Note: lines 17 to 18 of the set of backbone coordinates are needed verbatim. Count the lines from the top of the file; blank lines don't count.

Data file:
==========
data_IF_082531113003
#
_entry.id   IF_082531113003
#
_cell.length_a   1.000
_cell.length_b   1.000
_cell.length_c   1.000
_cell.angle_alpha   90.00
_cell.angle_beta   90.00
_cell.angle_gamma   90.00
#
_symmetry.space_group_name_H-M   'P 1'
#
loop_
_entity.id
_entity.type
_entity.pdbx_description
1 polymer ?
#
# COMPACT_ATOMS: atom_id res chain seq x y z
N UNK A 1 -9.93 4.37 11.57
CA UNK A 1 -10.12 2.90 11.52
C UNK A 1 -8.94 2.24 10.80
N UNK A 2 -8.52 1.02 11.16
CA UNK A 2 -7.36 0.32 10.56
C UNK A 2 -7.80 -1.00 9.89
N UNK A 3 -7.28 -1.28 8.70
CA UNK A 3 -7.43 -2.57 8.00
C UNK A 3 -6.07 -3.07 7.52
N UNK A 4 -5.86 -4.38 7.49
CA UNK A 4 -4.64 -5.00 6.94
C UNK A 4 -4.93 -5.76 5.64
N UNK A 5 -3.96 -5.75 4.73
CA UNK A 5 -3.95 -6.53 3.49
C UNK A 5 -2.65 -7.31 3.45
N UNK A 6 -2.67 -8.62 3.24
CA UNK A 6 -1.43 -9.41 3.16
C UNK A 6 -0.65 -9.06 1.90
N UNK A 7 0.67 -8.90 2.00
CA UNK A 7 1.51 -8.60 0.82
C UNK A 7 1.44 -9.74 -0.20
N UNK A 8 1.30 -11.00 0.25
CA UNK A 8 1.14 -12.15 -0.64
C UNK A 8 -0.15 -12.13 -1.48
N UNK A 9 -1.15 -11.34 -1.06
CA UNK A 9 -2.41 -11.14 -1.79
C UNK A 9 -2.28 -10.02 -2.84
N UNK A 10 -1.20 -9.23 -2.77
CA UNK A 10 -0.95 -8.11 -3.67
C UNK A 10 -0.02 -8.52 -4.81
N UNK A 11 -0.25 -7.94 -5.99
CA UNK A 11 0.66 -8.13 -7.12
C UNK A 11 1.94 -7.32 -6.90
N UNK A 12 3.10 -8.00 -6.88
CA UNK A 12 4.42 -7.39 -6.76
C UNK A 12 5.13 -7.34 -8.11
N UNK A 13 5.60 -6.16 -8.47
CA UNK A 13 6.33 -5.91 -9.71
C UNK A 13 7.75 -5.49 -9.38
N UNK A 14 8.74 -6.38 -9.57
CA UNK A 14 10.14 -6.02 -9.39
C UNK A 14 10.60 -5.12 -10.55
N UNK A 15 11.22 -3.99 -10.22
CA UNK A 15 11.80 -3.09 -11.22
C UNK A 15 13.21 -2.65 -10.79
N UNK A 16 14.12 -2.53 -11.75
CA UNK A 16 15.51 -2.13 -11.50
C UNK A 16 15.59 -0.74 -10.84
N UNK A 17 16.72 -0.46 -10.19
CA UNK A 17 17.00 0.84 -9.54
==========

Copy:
_entity.pdbx_description
1 polymer ?